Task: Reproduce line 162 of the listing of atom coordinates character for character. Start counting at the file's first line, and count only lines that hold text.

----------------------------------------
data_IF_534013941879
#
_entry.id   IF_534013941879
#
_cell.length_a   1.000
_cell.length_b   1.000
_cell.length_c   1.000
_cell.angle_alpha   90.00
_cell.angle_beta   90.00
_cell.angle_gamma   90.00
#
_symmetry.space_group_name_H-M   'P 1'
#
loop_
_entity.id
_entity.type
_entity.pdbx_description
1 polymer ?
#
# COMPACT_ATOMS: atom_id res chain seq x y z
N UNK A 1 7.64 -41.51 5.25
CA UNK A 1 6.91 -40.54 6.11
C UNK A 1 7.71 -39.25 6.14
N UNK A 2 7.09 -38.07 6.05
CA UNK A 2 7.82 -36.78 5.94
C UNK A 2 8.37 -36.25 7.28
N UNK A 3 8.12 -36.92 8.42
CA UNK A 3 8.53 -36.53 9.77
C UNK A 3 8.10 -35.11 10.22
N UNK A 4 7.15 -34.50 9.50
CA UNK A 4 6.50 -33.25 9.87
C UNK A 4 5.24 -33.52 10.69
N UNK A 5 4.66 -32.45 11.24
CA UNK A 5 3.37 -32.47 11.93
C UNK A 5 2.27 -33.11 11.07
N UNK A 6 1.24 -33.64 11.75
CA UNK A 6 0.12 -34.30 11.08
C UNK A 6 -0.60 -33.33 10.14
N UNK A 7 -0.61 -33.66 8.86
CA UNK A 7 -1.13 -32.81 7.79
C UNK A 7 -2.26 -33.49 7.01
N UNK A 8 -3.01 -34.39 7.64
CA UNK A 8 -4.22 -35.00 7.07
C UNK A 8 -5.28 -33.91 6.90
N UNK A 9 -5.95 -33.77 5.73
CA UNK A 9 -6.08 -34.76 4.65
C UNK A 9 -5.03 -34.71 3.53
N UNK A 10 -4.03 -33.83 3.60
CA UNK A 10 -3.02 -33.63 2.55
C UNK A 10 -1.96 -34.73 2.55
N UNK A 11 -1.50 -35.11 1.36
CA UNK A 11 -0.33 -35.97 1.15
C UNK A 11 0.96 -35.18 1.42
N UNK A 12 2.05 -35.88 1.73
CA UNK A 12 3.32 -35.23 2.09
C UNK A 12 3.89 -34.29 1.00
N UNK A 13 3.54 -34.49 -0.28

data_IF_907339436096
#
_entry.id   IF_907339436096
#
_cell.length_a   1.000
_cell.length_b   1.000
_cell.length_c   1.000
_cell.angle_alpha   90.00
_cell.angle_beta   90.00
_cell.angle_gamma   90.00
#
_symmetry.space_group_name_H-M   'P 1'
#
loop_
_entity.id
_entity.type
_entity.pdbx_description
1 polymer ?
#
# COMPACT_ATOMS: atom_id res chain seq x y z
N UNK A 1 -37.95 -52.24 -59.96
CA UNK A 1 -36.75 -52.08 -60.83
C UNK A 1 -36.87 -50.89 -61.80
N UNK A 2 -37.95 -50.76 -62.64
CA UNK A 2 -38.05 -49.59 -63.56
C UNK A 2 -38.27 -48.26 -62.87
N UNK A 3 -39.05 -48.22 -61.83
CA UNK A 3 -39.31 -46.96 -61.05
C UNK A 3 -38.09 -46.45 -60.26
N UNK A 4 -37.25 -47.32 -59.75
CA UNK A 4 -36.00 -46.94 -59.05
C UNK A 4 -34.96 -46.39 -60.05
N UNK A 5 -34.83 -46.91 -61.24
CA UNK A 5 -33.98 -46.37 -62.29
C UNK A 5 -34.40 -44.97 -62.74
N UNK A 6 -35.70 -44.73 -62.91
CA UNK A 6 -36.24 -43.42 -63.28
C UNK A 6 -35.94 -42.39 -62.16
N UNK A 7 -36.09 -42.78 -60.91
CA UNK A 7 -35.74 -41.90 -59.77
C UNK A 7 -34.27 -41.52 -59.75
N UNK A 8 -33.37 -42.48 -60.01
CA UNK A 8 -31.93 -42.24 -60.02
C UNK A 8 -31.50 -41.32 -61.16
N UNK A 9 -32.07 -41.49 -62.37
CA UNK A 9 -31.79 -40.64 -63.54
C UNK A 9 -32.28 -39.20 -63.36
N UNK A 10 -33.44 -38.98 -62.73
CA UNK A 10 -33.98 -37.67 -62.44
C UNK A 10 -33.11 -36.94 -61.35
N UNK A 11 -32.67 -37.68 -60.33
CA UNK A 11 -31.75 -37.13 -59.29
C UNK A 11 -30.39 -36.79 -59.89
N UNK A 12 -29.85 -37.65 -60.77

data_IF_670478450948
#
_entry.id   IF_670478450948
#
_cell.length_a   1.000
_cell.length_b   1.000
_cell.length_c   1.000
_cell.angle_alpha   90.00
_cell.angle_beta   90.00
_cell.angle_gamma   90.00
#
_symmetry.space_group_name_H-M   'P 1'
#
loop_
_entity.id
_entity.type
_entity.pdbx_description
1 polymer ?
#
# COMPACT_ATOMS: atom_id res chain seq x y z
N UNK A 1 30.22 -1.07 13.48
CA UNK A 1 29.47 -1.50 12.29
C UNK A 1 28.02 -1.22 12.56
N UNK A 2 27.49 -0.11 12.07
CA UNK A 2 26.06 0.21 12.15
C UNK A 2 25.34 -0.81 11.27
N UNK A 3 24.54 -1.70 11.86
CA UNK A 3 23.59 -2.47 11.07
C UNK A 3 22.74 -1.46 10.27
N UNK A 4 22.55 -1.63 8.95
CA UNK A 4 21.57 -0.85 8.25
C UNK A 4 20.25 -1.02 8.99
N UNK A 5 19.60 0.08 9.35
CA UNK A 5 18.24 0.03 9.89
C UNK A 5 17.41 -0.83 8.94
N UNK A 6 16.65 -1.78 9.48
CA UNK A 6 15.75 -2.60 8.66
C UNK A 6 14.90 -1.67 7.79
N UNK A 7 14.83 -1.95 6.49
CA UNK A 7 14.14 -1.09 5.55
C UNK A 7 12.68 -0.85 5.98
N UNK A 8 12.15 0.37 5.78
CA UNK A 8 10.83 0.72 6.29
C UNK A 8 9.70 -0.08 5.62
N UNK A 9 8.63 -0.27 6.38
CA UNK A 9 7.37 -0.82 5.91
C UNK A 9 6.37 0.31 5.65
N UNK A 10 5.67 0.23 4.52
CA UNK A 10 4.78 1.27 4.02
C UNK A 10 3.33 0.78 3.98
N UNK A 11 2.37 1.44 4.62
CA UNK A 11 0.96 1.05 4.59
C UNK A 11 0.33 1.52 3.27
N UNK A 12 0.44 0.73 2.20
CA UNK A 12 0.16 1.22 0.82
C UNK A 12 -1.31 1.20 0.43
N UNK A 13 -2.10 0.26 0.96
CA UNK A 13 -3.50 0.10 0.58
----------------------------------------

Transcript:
N UNK A 11 2.37 1.44 4.62